Coffee Time Romance & More

 

 

 

 

 

 

Today I am talking with author Susan Wingate about her book, Bobby’s Diner. The review from Coffee Time Romance.  Could you start off by giving us the base storyline of Bobby’s Diner?

Of course. The story begins fifteen years after Georgette, a southern girl, arrives in the small town of Sunnydale, Arizona. Her husband (and Vanessa’s EX-husband), Bobby has just died and he ends up bequeathing his diner to both women.

The underlying tension between Vanessa and Georgette was great. Reading it reminded me of when there is an accident on the side of the road and we have to check it out for our own morbid fascination. Did you base either Vanessa or Georgette on any real-life characters?

That’s a great way to describe the tension, Danielle. Thank you!

About the people in the story and their development, I suppose all of my characters have bits and pieces of real-life people comingled in them but to answer is Vanessa fashioned after any one in particular, I’d have to say “no.” Now, Georgette physically resembles a woman I know. But, I don’t know this woman all that well so Georgette certainly is not designed from her personality. These two women are the most fictional main characters I’ve written to date.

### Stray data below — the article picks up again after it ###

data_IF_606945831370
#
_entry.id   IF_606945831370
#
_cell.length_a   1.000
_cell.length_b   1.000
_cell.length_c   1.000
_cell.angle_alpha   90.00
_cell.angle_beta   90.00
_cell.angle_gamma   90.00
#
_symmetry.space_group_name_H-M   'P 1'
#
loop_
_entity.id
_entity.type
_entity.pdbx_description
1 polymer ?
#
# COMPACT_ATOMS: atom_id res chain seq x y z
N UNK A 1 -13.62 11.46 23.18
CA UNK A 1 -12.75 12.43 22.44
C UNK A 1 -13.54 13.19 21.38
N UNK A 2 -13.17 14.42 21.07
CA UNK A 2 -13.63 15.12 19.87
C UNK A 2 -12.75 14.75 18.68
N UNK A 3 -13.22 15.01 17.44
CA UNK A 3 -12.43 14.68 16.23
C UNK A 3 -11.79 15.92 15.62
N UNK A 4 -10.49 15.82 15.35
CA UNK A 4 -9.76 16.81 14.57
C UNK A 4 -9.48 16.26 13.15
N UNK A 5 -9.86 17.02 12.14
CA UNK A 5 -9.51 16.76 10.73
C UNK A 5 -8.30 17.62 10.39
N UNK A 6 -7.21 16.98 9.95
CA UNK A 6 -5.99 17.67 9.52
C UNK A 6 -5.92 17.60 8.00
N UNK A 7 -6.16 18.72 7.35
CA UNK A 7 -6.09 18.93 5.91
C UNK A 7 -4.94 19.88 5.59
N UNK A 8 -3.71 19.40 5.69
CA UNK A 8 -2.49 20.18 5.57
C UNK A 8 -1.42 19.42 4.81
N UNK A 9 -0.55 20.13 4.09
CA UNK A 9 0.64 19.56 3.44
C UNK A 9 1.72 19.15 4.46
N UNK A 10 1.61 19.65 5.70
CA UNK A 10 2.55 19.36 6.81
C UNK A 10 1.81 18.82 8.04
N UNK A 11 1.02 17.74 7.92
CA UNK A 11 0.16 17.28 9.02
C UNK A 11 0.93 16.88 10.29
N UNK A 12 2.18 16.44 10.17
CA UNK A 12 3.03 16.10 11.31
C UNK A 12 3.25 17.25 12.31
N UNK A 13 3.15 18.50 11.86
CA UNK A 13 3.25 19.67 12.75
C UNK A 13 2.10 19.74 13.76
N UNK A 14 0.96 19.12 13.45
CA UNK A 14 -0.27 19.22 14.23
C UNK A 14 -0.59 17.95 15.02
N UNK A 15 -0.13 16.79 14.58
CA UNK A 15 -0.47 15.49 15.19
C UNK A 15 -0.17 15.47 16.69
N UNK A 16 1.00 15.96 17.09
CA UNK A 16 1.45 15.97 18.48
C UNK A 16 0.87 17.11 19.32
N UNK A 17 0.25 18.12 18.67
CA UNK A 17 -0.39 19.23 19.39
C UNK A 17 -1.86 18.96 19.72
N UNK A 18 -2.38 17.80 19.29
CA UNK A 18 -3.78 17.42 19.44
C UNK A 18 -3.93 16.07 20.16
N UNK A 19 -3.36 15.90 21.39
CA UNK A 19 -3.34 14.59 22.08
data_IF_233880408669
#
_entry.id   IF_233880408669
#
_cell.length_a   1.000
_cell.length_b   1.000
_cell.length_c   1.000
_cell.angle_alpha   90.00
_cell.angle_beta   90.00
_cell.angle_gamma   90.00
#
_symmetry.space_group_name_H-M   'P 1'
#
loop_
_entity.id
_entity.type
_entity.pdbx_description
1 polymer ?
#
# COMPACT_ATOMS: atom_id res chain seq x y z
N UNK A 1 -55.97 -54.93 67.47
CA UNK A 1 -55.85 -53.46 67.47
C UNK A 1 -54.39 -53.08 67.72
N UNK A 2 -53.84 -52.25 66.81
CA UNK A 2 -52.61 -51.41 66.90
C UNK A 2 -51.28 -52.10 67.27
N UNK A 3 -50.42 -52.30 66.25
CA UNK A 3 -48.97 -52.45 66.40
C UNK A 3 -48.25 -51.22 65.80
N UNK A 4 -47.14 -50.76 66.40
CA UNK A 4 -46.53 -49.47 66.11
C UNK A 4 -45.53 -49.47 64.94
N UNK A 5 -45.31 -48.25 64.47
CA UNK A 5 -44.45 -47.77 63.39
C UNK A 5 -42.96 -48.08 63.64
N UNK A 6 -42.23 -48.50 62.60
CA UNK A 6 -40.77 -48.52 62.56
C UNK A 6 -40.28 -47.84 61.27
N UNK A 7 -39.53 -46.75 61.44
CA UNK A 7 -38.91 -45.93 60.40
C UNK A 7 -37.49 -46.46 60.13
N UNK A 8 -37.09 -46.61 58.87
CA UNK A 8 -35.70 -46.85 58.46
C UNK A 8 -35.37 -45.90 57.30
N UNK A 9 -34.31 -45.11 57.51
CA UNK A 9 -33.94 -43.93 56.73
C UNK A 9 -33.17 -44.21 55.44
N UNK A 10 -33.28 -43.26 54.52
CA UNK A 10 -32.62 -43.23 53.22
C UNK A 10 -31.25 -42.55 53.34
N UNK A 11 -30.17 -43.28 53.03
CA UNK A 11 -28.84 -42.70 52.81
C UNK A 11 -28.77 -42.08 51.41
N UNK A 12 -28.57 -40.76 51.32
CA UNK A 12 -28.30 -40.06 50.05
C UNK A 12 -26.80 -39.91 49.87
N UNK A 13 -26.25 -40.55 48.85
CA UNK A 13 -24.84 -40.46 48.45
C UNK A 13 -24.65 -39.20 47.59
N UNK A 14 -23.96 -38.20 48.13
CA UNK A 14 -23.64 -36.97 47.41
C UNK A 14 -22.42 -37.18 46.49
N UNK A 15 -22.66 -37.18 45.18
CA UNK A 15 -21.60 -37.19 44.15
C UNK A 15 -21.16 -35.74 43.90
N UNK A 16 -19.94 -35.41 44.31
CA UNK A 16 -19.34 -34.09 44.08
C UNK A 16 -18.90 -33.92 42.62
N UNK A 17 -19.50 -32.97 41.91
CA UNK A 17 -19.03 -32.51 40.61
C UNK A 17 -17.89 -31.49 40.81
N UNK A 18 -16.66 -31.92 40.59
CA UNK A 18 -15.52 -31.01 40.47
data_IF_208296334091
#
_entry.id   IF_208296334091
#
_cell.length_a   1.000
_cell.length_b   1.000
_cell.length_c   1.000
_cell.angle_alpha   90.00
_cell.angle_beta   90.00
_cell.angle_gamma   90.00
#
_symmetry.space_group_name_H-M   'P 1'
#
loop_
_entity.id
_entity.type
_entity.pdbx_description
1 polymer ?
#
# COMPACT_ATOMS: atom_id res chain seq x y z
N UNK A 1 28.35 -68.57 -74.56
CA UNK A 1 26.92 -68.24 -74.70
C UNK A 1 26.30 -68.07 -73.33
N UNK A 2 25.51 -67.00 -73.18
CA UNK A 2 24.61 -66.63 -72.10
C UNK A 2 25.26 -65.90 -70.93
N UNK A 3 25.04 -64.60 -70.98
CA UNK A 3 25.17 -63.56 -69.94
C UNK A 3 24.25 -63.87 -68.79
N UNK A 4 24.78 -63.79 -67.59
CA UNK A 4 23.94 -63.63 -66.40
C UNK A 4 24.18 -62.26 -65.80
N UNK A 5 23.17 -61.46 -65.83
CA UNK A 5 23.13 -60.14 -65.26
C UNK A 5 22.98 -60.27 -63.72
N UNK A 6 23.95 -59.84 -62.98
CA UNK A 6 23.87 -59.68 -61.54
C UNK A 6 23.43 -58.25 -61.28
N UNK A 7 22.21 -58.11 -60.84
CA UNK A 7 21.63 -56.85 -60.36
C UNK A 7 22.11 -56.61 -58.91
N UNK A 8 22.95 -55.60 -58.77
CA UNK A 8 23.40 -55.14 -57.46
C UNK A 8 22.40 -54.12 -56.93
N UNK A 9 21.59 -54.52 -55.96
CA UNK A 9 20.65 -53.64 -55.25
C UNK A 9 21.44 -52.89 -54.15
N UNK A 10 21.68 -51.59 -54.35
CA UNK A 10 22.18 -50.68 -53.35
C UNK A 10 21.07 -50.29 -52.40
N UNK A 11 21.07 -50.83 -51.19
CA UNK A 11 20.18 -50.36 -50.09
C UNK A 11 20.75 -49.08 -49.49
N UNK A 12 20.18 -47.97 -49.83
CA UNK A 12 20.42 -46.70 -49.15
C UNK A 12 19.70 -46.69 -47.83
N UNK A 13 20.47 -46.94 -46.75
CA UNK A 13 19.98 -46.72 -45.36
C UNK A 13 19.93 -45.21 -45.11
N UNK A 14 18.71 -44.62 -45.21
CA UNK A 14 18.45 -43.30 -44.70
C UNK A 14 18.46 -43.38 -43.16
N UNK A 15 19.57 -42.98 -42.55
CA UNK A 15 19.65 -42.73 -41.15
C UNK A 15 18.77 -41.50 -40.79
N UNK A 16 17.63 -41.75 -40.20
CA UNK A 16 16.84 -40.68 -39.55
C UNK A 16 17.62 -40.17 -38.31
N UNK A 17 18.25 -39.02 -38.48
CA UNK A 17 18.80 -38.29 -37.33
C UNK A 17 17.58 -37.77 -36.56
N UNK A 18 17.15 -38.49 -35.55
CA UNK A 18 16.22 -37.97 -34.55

The storyline of Bobby’s Diner is very unique. I have never read a story where the ex-wife and the OTHER woman come together in such a way. Where did you come up with an idea like this?  

The story came to me in parts. The first part presented itself when Georgette arrived in Sunnydale riding in the semi – the scene with the trucker. After that, the other parts of the story began to emerge. Conflict is at the heart of any good story and I’m always concerned with building it well. I thought, “Okay, so she gets involved with a married man. It’s been done.” Then, I thought, “What can I do to make THAT situation more interesting and new?” That’s where the idea of the two women having to deal with each other on a daily basis came up.

In the story, Vanessa starts out as this bitter woman who really could care less about Georgette. As Bobby’s Diner progresses, her characteristic and mannerism changes toward the other woman. She became almost motherly toward the woman who stole her husband. Was this done deliberately on your part or did the story take on a mind of its own?

A little of both. I definitely developed an outline before I started writing too much of the story. So, much of the intention of Vanessa’s motherliness was there from the beginning but to actually make her sympathetic as a character and toward Georgette was dicey. I needed to be able to pull it off without it seeming schmaltzy. Bringing Roberta into the mix was intentional because Georgette kind of became like a sister to her and, with Vanessa already Roberta’s mother, it seemed to flow naturally from there.